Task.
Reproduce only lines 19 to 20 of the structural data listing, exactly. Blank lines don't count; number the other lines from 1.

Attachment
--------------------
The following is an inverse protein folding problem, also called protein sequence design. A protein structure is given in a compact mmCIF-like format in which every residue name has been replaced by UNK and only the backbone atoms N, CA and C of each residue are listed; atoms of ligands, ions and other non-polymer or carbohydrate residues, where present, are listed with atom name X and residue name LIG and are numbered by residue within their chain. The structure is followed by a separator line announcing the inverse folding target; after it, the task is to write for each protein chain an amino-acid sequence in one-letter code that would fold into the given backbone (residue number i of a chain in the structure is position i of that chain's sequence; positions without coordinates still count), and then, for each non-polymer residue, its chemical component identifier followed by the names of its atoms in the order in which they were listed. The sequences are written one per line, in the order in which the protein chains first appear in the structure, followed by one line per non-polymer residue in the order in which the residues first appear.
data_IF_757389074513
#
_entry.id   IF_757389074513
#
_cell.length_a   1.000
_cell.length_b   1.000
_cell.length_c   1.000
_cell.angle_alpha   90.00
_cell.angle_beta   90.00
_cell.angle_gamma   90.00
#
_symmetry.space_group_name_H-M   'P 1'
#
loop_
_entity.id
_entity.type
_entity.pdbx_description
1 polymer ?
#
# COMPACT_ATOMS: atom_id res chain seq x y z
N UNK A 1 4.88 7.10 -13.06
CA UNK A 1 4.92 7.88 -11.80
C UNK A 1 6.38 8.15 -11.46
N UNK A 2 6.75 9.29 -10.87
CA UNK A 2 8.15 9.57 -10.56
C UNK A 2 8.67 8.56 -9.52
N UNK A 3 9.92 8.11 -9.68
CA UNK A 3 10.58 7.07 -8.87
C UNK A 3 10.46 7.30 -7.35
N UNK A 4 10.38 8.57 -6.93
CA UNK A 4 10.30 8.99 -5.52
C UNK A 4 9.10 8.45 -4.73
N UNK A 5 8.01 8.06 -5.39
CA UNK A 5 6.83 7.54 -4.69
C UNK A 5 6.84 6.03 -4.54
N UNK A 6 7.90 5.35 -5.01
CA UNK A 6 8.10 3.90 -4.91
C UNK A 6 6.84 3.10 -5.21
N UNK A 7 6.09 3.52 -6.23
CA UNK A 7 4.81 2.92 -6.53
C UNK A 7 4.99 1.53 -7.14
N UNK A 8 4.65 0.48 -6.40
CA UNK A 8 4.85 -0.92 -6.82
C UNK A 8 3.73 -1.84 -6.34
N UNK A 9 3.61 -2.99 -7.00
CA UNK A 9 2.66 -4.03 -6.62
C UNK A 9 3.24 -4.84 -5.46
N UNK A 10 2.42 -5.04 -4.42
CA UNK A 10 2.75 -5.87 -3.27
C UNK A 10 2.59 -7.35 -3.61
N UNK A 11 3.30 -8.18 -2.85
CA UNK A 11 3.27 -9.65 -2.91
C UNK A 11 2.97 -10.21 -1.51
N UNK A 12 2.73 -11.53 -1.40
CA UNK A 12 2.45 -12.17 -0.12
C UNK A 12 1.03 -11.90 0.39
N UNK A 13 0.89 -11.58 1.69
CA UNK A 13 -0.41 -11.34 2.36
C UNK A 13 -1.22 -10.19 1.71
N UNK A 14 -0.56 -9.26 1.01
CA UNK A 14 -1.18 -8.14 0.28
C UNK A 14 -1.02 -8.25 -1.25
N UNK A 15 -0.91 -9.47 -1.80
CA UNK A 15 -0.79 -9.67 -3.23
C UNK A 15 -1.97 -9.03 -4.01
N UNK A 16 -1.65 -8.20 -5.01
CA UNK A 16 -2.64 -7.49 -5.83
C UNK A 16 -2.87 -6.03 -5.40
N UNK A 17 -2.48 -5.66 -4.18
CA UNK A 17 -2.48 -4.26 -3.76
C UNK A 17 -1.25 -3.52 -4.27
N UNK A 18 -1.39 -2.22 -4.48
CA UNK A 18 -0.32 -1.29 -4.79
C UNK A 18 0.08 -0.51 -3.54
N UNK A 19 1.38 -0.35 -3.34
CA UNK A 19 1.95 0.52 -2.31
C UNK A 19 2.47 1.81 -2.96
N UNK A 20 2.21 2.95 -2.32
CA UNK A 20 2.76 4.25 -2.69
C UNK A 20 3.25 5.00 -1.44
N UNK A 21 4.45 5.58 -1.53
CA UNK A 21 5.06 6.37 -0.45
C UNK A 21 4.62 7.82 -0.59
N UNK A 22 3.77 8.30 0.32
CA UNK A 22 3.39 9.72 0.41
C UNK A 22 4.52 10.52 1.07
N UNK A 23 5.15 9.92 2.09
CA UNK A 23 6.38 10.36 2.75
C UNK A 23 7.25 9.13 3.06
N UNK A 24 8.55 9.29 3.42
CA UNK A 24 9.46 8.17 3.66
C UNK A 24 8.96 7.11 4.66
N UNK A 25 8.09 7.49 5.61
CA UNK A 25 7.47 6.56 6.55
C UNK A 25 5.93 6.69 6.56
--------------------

1 polymer ?
#